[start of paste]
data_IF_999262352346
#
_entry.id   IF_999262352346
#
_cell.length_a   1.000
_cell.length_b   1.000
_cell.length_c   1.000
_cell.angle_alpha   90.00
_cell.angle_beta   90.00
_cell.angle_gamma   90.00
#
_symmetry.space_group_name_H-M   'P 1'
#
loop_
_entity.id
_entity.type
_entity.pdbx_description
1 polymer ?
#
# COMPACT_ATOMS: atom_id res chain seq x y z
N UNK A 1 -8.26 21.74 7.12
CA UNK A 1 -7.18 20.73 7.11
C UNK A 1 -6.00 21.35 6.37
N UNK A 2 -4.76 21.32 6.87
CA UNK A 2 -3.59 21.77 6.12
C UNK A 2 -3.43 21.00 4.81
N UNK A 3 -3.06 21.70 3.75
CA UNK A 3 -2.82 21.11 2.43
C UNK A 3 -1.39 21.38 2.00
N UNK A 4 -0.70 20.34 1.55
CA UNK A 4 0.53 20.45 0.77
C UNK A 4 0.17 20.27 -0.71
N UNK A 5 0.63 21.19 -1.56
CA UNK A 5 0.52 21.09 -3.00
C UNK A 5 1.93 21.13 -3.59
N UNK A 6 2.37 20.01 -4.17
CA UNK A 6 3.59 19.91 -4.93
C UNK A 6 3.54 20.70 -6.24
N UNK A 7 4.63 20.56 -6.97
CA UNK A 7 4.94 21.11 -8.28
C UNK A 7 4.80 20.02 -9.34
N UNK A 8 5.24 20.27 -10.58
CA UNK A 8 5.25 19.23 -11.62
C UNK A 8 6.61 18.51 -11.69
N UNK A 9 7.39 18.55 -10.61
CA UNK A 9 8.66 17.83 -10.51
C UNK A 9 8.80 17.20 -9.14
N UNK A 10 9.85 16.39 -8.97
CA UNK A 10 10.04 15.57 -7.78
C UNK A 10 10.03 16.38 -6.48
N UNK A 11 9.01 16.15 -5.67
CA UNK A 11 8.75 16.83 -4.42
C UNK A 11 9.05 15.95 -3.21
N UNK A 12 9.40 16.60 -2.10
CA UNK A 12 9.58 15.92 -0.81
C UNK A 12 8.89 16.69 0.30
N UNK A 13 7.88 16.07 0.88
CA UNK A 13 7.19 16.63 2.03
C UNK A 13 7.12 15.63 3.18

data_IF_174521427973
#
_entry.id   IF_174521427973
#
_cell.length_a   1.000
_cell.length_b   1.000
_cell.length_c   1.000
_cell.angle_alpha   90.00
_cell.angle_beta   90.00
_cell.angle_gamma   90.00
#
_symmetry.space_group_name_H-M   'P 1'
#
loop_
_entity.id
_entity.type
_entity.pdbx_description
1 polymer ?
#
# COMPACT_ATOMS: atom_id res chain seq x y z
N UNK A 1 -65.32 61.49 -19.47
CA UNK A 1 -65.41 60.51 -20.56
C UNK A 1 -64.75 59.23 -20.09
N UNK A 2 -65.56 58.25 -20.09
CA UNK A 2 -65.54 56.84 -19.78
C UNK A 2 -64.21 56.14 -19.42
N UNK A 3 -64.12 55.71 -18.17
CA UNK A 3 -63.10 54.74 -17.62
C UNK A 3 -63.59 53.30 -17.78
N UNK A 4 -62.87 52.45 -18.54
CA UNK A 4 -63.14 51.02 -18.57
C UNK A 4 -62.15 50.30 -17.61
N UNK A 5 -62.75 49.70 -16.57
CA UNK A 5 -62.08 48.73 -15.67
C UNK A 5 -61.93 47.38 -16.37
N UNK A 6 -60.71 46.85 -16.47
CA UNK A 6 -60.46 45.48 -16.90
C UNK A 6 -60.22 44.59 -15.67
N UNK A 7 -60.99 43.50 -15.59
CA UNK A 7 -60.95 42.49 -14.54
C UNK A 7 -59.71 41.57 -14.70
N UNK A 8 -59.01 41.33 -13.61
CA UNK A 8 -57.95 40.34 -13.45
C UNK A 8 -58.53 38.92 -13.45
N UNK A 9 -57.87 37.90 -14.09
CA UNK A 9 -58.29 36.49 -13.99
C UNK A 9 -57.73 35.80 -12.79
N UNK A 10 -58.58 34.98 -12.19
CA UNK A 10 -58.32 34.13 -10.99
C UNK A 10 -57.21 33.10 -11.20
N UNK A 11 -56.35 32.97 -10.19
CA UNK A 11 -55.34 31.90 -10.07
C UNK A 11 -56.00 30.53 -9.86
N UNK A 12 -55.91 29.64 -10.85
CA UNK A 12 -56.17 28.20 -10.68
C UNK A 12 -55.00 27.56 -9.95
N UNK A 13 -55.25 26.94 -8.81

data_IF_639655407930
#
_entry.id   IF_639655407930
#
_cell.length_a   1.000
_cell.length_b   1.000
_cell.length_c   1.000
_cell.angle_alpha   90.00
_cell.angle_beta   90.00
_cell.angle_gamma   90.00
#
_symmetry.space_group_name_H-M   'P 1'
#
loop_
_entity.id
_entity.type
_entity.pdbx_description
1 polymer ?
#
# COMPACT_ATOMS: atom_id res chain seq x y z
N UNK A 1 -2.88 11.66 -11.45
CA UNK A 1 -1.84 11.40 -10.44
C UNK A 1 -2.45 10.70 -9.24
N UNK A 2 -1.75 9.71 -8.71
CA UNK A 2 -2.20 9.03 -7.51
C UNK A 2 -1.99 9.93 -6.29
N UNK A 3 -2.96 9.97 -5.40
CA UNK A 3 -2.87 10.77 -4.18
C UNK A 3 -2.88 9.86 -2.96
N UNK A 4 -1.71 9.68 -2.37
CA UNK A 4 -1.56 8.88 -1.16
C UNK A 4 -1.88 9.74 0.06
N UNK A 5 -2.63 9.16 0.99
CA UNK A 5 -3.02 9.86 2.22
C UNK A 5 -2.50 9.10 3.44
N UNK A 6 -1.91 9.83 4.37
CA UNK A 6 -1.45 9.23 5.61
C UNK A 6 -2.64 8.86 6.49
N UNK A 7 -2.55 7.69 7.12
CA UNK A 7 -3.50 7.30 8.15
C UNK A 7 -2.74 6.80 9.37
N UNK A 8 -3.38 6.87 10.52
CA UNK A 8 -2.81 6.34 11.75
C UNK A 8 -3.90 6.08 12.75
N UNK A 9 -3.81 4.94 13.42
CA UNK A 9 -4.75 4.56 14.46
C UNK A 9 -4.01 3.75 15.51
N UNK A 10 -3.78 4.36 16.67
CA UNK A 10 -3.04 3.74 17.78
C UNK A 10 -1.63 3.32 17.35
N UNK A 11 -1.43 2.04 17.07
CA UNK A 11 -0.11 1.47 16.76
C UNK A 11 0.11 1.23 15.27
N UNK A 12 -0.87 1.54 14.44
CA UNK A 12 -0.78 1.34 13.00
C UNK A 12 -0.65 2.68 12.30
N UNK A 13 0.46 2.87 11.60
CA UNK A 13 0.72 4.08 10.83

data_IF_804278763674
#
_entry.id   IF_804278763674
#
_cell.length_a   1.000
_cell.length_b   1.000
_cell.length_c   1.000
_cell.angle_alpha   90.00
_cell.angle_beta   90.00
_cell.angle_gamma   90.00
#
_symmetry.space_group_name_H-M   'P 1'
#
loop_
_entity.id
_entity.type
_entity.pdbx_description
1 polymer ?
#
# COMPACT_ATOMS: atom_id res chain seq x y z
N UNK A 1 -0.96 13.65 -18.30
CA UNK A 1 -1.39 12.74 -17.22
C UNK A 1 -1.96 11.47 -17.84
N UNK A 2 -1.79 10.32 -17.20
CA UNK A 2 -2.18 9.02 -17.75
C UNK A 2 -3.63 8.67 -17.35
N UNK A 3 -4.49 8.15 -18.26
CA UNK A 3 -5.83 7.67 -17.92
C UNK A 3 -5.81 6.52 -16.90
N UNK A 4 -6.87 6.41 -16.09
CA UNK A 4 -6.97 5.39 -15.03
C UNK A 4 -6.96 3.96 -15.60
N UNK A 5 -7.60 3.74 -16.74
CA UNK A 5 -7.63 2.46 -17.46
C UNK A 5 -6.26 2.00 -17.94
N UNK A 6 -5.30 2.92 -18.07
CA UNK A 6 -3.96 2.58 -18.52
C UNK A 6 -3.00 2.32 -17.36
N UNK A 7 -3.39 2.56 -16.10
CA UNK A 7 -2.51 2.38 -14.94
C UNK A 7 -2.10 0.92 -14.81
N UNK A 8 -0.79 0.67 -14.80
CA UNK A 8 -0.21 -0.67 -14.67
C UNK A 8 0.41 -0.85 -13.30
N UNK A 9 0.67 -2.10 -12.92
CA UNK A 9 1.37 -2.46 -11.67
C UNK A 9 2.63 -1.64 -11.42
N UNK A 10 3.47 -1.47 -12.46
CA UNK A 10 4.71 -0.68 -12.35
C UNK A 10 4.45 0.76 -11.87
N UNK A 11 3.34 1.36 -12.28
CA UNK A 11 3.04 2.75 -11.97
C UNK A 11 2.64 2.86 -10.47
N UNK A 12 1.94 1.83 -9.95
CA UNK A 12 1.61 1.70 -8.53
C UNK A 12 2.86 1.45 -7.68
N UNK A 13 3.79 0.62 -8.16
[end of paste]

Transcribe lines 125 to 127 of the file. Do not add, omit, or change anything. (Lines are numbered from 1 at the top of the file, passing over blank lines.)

_cell.angle_beta   90.00
_cell.angle_gamma   90.00
#